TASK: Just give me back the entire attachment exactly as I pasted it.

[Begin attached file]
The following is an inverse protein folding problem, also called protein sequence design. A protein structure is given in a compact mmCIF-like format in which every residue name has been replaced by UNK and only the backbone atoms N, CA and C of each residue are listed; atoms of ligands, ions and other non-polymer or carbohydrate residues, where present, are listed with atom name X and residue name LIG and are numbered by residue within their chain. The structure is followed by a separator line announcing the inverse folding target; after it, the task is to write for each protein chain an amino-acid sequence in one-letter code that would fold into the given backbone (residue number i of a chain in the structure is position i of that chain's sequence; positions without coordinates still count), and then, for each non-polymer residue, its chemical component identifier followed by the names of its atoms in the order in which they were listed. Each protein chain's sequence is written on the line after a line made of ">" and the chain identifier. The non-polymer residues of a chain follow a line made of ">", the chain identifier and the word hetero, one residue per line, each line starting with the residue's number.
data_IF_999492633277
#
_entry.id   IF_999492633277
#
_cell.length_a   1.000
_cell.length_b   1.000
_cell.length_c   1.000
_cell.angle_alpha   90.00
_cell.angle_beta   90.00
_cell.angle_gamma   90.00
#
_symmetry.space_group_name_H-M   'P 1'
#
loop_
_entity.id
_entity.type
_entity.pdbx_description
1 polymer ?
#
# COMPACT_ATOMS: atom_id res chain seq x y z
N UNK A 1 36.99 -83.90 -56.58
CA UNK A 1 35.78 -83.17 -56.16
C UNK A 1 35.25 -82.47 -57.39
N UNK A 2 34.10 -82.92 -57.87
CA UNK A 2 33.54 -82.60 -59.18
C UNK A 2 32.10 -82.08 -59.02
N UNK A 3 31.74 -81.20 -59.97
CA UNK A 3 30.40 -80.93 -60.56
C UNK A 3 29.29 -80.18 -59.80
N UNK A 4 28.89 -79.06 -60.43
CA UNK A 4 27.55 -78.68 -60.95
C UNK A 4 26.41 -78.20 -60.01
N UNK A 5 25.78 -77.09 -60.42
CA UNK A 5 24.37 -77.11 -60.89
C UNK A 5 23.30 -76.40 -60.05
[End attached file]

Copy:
The following is an inverse protein folding problem, also called protein sequence design. A protein structure is given in a compact mmCIF-like format in which every residue name has been replaced by UNK and only the backbone atoms N, CA and C of each residue are listed; atoms of ligands, ions and other non-polymer or carbohydrate residues, where present, are listed with atom name X and residue name LIG and are numbered by residue within their chain. The structure is followed by a separator line announcing the inverse folding target; after it, the task is to write for each protein chain an amino-acid sequence in one-letter code that would fold into the given backbone (residue number i of a chain in the structure is position i of that chain's sequence; positions without coordinates still count), and then, for each non-polymer residue, its chemical component identifier followed by the names of its atoms in the order in which they were listed. Each protein chain's sequence is written on the line after a line made of ">" and the chain identifier. The non-polymer residues of a chain follow a line made of ">", the chain identifier and the word hetero, one residue per line, each line starting with the residue's number.
data_IF_999492633277
#
_entry.id   IF_999492633277
#
_cell.length_a   1.000
_cell.length_b   1.000
_cell.length_c   1.000
_cell.angle_alpha   90.00
_cell.angle_beta   90.00
_cell.angle_gamma   90.00
#
_symmetry.space_group_name_H-M   'P 1'
#
loop_
_entity.id
_entity.type
_entity.pdbx_description
1 polymer ?
#
# COMPACT_ATOMS: atom_id res chain seq x y z
N UNK A 1 36.99 -83.90 -56.58
CA UNK A 1 35.78 -83.17 -56.16
C UNK A 1 35.25 -82.47 -57.39
N UNK A 2 34.10 -82.92 -57.87
CA UNK A 2 33.54 -82.60 -59.18
C UNK A 2 32.10 -82.08 -59.02
N UNK A 3 31.74 -81.20 -59.97
CA UNK A 3 30.40 -80.93 -60.56
C UNK A 3 29.29 -80.18 -59.80
N UNK A 4 28.89 -79.06 -60.43
CA UNK A 4 27.55 -78.68 -60.95
C UNK A 4 26.41 -78.20 -60.01
N UNK A 5 25.78 -77.09 -60.42
CA UNK A 5 24.37 -77.11 -60.89
C UNK A 5 23.30 -76.40 -60.05